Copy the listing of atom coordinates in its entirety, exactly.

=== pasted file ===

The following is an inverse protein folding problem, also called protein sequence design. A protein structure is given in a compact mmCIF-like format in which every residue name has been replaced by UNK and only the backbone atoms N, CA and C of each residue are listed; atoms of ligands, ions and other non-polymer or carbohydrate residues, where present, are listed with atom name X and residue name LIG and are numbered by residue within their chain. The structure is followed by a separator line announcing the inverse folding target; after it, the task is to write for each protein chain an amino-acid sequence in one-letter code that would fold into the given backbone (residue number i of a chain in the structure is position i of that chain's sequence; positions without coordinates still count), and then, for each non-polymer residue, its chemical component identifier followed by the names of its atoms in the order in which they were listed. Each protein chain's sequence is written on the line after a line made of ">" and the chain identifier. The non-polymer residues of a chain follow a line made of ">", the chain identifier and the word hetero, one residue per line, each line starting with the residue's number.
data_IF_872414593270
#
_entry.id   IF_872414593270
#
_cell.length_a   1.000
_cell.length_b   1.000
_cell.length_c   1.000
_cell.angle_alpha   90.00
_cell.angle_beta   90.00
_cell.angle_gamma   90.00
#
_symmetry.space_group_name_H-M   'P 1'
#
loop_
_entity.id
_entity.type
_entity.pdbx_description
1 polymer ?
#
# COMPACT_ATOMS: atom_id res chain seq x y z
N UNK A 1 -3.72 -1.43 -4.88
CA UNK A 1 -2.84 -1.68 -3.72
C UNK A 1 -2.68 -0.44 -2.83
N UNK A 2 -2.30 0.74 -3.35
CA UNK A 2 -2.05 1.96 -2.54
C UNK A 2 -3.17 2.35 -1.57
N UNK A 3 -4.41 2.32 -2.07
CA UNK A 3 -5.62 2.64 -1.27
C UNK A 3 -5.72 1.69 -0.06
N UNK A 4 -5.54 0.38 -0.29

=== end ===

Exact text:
The following is an inverse protein folding problem, also called protein sequence design. A protein structure is given in a compact mmCIF-like format in which every residue name has been replaced by UNK and only the backbone atoms N, CA and C of each residue are listed; atoms of ligands, ions and other non-polymer or carbohydrate residues, where present, are listed with atom name X and residue name LIG and are numbered by residue within their chain. The structure is followed by a separator line announcing the inverse folding target; after it, the task is to write for each protein chain an amino-acid sequence in one-letter code that would fold into the given backbone (residue number i of a chain in the structure is position i of that chain's sequence; positions without coordinates still count), and then, for each non-polymer residue, its chemical component identifier followed by the names of its atoms in the order in which they were listed. Each protein chain's sequence is written on the line after a line made of ">" and the chain identifier. The non-polymer residues of a chain follow a line made of ">", the chain identifier and the word hetero, one residue per line, each line starting with the residue's number.
data_IF_872414593270
#
_entry.id   IF_872414593270
#
_cell.length_a   1.000
_cell.length_b   1.000
_cell.length_c   1.000
_cell.angle_alpha   90.00
_cell.angle_beta   90.00
_cell.angle_gamma   90.00
#
_symmetry.space_group_name_H-M   'P 1'
#
loop_
_entity.id
_entity.type
_entity.pdbx_description
1 polymer ?
#
# COMPACT_ATOMS: atom_id res chain seq x y z
N UNK A 1 -3.72 -1.43 -4.88
CA UNK A 1 -2.84 -1.68 -3.72
C UNK A 1 -2.68 -0.44 -2.83
N UNK A 2 -2.30 0.74 -3.35
CA UNK A 2 -2.05 1.96 -2.54
C UNK A 2 -3.17 2.35 -1.57
N UNK A 3 -4.41 2.32 -2.07
CA UNK A 3 -5.62 2.64 -1.27
C UNK A 3 -5.72 1.69 -0.06
N UNK A 4 -5.54 0.38 -0.29